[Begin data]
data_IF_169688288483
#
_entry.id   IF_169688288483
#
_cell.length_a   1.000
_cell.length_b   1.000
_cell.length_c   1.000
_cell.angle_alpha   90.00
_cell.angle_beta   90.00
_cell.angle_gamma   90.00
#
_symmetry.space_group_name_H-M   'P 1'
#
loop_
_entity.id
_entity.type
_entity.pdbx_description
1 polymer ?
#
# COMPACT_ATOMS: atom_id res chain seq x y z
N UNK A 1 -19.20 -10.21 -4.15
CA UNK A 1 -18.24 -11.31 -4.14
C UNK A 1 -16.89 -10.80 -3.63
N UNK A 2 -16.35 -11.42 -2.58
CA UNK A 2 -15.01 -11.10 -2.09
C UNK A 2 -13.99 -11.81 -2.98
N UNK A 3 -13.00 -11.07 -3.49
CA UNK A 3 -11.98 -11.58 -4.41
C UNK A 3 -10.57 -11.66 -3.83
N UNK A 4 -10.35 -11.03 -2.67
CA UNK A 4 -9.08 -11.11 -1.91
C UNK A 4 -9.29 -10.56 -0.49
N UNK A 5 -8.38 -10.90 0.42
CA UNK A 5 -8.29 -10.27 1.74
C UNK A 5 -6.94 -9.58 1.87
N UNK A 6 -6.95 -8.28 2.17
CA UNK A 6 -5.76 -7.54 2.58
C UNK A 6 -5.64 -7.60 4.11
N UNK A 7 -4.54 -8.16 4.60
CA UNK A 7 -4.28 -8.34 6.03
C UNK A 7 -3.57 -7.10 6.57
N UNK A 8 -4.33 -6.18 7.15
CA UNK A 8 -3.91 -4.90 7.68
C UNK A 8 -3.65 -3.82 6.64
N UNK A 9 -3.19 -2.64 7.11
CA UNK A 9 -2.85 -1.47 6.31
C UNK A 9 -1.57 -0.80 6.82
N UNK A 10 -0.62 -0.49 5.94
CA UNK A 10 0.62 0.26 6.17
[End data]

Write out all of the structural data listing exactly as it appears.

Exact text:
data_IF_169688288483
#
_entry.id   IF_169688288483
#
_cell.length_a   1.000
_cell.length_b   1.000
_cell.length_c   1.000
_cell.angle_alpha   90.00
_cell.angle_beta   90.00
_cell.angle_gamma   90.00
#
_symmetry.space_group_name_H-M   'P 1'
#
loop_
_entity.id
_entity.type
_entity.pdbx_description
1 polymer ?
#
# COMPACT_ATOMS: atom_id res chain seq x y z
N UNK A 1 -19.20 -10.21 -4.15
CA UNK A 1 -18.24 -11.31 -4.14
C UNK A 1 -16.89 -10.80 -3.63
N UNK A 2 -16.35 -11.42 -2.58
CA UNK A 2 -15.01 -11.10 -2.09
C UNK A 2 -13.99 -11.81 -2.98
N UNK A 3 -13.00 -11.07 -3.49
CA UNK A 3 -11.98 -11.58 -4.41
C UNK A 3 -10.57 -11.66 -3.83
N UNK A 4 -10.35 -11.03 -2.67
CA UNK A 4 -9.08 -11.11 -1.91
C UNK A 4 -9.29 -10.56 -0.49
N UNK A 5 -8.38 -10.90 0.42
CA UNK A 5 -8.29 -10.27 1.74
C UNK A 5 -6.94 -9.58 1.87
N UNK A 6 -6.95 -8.28 2.17
CA UNK A 6 -5.76 -7.54 2.58
C UNK A 6 -5.64 -7.60 4.11
N UNK A 7 -4.54 -8.16 4.60
CA UNK A 7 -4.28 -8.34 6.03
C UNK A 7 -3.57 -7.10 6.57
N UNK A 8 -4.33 -6.18 7.15
CA UNK A 8 -3.91 -4.90 7.68
C UNK A 8 -3.65 -3.82 6.64
N UNK A 9 -3.19 -2.64 7.11
CA UNK A 9 -2.85 -1.47 6.31
C UNK A 9 -1.57 -0.80 6.82
N UNK A 10 -0.62 -0.49 5.94
CA UNK A 10 0.62 0.26 6.17